Explain to your child that his or her wants will likely be different from yours, for example. List a few of your wants (e.g., new car, better storage for the garage, new appliances for the kitchen) and ask your child to list his or hers (these might include things such as cell phones, electronics, designer clothes). Ask your children to think about how their wants might change in the future; for instance, when they get a little older, they might want to buy cars. Discuss with your child that while people have a limited ability to reduce the amount of money that is spent on needs, each person (and family) has control over the amount of money that is spent on wants: it comes down to spending choices.
Relationship Between Income and Expenses
A very basic and extremely significant financial concept is that income must exceed expenses in order to avoid debt (owing money). If your income is greater than your expenses, that’s great - you will have money left over to save, spend and share (more on that later). If your expenses are greater than your income, however, you will have to make some changes in order to avoid getting into debt.
You might briefly touch on the concept of good debt versus bad debt. Good debt includes things that you need but can’t afford to pay for all at once - things like a home mortgage and student loans. Even here we can still get into trouble by taking on more debt than we can comfortably handle: you must be able to afford your monthly payments. If you won’t be able to, take on less debt; for example, buy a less expensive house, or take required classes at your local community college instead of at a four-year school (many four-year colleges and universities accept credit from community colleges, and you still graduate with a degree from the four-year institution).
Bad debt, on the other hand, includes loans that you’ve taken out to pay for things you don’t need and can’t afford - such as pricey electronics, luxury cars and expensive vacations. Because kids don’t have access to loans (except from you), most cannot get into debt, but instead can run out of money for things they really want. So even though the outcome may be different (adults would go into debt; kids simply run out of money), the relationship between income and expenses is an important concept to discuss.
|Income > Expenses = Good (savings)|
|Expenses > Income = Bad (debt)|
In general, people have three choices if expenses exceed income:
- Make more money
- Spend less money
- A combination of the two
Discuss with your child ways that he or she could earn more money. For example, they could take on an extra odd job each week, negotiate a better rate with existing clients (such as an extra $1 each day for pet sitting) or get an allowance raise based on extra responsibilities and/or age (many people recommend a weekly allowance of 50 cents or $1.00 per year of age, so kids get an automatic "raise" each birthday).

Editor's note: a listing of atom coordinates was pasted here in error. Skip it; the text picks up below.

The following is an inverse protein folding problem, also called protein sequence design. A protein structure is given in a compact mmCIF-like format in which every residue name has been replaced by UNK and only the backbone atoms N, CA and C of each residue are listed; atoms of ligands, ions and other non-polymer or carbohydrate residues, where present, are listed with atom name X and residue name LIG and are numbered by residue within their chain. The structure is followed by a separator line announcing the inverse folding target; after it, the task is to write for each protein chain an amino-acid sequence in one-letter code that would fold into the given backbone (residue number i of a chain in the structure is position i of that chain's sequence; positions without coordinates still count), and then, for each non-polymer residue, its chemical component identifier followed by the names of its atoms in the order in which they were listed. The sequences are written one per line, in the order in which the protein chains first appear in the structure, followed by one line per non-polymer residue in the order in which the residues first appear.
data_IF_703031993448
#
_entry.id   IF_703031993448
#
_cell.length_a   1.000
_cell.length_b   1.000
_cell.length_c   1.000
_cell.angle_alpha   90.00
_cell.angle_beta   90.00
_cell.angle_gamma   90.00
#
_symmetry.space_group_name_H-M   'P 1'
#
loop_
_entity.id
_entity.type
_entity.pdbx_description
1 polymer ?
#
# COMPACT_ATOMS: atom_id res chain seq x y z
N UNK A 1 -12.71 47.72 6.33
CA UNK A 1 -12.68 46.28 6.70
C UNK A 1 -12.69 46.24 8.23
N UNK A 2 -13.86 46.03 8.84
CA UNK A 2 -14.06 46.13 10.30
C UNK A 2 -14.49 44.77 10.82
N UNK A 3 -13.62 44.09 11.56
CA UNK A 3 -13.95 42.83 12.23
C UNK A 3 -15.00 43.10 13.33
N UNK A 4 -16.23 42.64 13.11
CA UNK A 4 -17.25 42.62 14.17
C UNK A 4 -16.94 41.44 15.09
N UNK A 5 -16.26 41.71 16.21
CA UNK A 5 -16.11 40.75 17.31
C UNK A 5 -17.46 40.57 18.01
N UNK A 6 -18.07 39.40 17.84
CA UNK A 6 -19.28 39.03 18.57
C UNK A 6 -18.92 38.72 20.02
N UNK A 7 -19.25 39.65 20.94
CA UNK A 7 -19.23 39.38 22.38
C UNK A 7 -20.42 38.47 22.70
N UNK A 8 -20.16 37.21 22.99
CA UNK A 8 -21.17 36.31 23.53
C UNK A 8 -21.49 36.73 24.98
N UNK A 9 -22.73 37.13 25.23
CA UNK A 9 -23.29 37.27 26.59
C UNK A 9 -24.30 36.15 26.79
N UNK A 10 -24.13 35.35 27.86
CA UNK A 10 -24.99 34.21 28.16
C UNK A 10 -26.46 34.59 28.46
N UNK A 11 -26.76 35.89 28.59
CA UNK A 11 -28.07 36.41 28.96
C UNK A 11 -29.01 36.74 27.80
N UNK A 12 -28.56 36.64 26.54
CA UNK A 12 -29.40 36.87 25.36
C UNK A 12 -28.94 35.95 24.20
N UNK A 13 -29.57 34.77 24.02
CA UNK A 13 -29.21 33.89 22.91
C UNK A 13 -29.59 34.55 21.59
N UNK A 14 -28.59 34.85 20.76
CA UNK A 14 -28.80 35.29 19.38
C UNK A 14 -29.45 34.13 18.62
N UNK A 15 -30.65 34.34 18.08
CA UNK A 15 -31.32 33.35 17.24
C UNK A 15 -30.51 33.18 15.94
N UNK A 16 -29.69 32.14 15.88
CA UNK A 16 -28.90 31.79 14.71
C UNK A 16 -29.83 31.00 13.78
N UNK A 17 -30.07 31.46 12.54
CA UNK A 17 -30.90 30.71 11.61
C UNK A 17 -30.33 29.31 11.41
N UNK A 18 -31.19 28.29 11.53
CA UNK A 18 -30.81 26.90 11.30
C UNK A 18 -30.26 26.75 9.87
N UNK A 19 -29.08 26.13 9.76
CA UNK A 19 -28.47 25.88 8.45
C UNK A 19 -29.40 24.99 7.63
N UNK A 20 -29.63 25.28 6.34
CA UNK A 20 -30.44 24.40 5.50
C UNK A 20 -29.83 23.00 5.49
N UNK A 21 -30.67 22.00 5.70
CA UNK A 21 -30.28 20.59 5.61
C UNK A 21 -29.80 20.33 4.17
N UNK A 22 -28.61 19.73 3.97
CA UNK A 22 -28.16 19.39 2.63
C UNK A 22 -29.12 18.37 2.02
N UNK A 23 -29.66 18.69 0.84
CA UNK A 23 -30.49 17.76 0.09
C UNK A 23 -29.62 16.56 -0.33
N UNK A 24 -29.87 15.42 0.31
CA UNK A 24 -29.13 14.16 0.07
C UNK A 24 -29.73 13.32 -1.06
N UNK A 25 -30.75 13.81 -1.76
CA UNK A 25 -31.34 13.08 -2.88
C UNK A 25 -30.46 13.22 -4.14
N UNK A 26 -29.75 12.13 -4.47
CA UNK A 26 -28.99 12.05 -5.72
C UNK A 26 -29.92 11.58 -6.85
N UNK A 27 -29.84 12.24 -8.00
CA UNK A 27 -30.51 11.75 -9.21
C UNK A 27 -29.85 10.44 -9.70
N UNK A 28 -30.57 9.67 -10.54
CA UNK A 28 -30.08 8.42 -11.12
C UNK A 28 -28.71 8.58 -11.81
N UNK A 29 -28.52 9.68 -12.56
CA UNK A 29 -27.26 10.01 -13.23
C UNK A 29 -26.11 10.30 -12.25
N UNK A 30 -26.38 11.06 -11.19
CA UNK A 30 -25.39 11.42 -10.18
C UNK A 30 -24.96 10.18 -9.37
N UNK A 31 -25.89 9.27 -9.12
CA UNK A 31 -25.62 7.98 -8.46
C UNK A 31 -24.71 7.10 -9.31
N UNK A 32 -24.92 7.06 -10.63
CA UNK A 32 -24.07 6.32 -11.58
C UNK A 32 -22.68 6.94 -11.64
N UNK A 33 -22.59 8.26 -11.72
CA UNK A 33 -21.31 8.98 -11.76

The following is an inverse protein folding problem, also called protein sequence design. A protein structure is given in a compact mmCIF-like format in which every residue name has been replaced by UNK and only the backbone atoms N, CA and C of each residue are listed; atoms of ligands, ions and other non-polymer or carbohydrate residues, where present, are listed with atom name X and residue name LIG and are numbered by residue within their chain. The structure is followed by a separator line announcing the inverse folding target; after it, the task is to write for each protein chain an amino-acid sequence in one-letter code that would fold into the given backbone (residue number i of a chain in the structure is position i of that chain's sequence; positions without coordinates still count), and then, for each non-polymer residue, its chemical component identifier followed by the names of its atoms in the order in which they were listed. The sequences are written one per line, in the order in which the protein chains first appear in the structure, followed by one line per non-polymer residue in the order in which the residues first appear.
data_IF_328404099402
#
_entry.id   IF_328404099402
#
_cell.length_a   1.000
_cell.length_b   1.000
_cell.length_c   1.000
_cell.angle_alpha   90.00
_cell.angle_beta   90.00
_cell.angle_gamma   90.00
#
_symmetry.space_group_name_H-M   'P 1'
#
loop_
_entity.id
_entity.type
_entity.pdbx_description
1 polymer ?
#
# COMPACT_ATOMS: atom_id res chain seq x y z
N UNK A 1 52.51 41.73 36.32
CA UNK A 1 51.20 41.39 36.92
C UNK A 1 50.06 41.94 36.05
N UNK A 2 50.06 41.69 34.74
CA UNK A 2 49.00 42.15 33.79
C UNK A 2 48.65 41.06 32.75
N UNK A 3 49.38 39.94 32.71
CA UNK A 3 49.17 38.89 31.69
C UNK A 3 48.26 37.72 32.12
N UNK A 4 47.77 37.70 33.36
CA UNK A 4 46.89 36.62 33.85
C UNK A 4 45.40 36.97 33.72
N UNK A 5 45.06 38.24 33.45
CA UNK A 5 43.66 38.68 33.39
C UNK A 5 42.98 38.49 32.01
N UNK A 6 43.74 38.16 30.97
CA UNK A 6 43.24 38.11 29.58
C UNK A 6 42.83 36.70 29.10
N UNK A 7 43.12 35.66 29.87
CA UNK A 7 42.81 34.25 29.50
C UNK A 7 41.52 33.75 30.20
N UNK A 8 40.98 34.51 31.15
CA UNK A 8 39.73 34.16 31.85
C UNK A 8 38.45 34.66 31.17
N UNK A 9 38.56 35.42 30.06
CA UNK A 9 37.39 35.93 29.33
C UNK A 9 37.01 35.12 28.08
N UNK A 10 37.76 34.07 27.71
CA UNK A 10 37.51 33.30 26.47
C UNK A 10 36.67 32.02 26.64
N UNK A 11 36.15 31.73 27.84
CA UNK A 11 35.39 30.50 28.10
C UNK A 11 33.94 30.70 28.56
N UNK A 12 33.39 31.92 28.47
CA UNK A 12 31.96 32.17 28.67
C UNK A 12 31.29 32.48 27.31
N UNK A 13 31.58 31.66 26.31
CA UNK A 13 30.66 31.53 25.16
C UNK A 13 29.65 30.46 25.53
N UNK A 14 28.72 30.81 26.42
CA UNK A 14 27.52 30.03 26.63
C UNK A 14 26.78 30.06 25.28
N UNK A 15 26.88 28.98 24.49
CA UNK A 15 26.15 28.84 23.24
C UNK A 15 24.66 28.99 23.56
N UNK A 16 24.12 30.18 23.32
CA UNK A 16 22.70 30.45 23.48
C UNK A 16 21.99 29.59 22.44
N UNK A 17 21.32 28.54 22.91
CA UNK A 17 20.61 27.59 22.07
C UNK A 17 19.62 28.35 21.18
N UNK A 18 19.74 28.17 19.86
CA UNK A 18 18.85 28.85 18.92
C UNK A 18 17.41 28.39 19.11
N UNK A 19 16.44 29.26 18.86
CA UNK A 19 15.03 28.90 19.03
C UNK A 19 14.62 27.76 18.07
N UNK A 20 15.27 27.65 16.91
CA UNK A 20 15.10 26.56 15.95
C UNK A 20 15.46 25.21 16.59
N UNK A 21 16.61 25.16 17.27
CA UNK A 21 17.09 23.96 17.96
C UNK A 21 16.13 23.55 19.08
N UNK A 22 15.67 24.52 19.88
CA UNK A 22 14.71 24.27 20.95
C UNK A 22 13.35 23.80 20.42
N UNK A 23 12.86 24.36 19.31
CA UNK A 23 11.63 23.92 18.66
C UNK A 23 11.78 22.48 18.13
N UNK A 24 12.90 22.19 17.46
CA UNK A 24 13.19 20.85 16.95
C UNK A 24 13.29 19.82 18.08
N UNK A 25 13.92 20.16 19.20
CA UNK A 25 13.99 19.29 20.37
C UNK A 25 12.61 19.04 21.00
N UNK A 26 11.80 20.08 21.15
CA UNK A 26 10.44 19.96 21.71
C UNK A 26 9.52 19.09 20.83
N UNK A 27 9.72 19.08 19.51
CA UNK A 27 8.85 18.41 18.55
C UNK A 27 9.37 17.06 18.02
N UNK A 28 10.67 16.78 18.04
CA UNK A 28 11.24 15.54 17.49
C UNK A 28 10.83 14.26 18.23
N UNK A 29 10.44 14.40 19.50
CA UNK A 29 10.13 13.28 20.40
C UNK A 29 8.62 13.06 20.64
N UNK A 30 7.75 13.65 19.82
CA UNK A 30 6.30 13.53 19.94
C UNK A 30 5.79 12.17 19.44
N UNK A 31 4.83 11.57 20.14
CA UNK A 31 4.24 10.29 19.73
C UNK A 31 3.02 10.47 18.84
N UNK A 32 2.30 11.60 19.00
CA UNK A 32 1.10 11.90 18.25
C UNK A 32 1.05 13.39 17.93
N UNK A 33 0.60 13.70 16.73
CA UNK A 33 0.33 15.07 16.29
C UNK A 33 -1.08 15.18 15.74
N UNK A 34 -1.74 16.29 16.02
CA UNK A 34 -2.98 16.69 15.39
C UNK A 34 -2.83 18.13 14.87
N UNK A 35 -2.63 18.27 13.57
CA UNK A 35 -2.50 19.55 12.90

It is equally important to help your child figure out ways to reduce spending. Most kids (and adults) can tell you exactly how much money they have coming in from various sources, but few can account for all the money going out. Help your child keep track of expenses by having him or her keep a spending journal (such as a small notebook, or an index card for each day or week). Once your child sees - in black and white - what he or she is spending money on, it may become easier to cut back on certain things.
Even if your child is managing to save a little money, it is important to discuss ways to reduce spending and to make smart spending choices. When making a purchase, remind your child to ask:
- Do I really need/want this now?
- Is this more important than my other wants?
- Can I borrow it instead?
- Can I wait two weeks and see if it’s still important to me?
This one habit (asking these questions before every purchase) can help your child avoid impulse buys and unnecessary purchases, now and in the future. Imagine if you had asked yourself these questions before every purchase you ever made. Would your financial situation be different now?
Assets and Liabilities
While teaching your child about income and expenses, you can touch on the topic of assets and liabilities. Assets are everything that you own, and liabilities include everything that you owe.
|Assets = what you own|
|Liabilities = what you owe|
Your child may have heard that some people are financially rich. Explain that your net worth is the amount by which your assets exceed your liabilities, and everybody - whether "rich" or in a lower income bracket - has a net worth figure. Point out that some people appear rich - they might live in an expensive house, drive a fancy car, go on extravagant vacations and have all the cool "toys" - but they may not be wealthy at all if they owe a lot of money for these things.Teaching Financial Literacy To Tweens: Spend, Save And Share